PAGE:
The bridge was the site of a major event in Milwaukee's Civil Rights Movement. In the 1960s, the city did not have an open-housing ordinance in place and banks, real estate agents, and white neighborhood organizations took steps to intentionally restrict housing options for African Americans. This led to the development of segregated housing and ultimately divided the city into the north side, which was primarily comprised of African Americans, and a white-dominated south side. Father James E. Groppi, a leader in Milwaukee's Civil Rights Movement, called the 16th Street Viaduct the Mason-Dixon line that separated the two halves of the city.
With Groppi as a mentor and leader, the march was only possible through the support of the NAACP Youth Council. Members of the organization, with the help of adult leaders in the NAACP, staged a march down the length of the 16th Street Viaduct. The marchers traveled from Clybourn Ave to Kosciuszko Park at S. 10th St. and W. Lincoln Ave on the south end of the bridge. With a permit in hand to have a picnic at Kosciuszko Park, 200 demonstrators marched down the bridge on August 28, 1967.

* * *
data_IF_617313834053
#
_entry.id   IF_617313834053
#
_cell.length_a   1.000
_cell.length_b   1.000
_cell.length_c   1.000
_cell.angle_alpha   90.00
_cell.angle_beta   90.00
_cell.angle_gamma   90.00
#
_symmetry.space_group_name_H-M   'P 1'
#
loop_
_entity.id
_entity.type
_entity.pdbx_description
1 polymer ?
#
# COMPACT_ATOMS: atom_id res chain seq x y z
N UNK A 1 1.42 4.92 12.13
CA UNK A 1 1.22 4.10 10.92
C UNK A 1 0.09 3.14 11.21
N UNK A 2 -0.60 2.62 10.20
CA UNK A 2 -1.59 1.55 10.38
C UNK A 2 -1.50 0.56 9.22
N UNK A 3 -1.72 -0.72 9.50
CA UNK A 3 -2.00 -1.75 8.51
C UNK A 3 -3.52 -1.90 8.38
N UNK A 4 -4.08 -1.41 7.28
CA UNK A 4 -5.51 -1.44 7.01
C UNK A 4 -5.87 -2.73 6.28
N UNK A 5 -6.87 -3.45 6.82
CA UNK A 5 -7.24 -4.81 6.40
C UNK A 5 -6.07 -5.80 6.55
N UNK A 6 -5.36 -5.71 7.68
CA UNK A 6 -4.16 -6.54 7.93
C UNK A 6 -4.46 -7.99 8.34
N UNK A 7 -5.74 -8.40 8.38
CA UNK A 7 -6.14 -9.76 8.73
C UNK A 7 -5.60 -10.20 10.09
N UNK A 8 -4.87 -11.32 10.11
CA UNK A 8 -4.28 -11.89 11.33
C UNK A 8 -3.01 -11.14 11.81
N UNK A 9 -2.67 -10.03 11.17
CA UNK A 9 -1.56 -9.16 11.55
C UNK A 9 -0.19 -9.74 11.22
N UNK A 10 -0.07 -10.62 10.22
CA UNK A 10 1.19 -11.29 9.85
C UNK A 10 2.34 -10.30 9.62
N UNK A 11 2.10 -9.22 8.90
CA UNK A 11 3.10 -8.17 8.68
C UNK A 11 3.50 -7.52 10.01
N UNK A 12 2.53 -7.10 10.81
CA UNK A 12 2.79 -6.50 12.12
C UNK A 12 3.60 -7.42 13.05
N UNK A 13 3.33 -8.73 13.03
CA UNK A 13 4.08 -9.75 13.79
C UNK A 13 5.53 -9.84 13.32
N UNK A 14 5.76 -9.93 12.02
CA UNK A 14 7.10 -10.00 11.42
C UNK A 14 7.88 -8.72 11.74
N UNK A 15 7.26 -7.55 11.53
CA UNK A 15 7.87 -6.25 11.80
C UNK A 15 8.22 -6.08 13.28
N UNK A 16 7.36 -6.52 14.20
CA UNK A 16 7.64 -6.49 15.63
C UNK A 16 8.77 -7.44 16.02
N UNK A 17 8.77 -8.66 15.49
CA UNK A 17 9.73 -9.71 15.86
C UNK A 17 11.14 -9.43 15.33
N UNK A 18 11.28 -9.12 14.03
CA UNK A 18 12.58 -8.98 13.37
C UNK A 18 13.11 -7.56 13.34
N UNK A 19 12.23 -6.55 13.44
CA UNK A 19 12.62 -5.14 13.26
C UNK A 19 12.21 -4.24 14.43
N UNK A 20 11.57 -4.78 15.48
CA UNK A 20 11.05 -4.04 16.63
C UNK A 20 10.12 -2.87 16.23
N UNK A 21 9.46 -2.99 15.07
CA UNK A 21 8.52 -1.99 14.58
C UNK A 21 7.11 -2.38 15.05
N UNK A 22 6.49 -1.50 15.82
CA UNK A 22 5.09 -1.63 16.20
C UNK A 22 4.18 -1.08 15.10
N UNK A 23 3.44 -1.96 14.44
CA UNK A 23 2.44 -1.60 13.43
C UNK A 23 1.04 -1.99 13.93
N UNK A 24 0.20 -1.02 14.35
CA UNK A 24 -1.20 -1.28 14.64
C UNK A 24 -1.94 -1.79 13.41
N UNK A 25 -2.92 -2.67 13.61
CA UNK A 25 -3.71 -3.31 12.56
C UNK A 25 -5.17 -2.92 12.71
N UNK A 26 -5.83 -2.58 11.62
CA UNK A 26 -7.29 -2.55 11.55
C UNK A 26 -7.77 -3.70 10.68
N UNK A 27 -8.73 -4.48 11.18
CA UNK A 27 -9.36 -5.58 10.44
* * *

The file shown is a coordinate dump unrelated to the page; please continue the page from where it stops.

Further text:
A crowd of counter-protesters met the demonstrators along the way and at the Park, where the group was surrounded by approximately 5,000 people and 125 police officers armed with riot gear. The Milwaukee Journal reported that
the shouts of the spectators and the marchers set up a din so loud that
a person had to shout to be heard two feet away,
Several spectators held up a Confederate battle flag.1
Fights ensued as the protestors made their way back to the bridge, and sixteen people were arrested along with two serious injuries. A second march was held again the next evening, with 13,000 counter-protesters armed with eggs, bottles, rocks, firecrackers and beer cans, according to the Milwaukee Sentinel. That night saw more than twenty injuries and 45 arrests.
These marches led the way to more than 200 marches and demonstrations across Milwaukee to demand an open-housing ordinance. In December of 1967, the ordinance was enacted. In 1988 the bridge was renamed the James E. Groppi Unity Bridge in commemoration of this important event.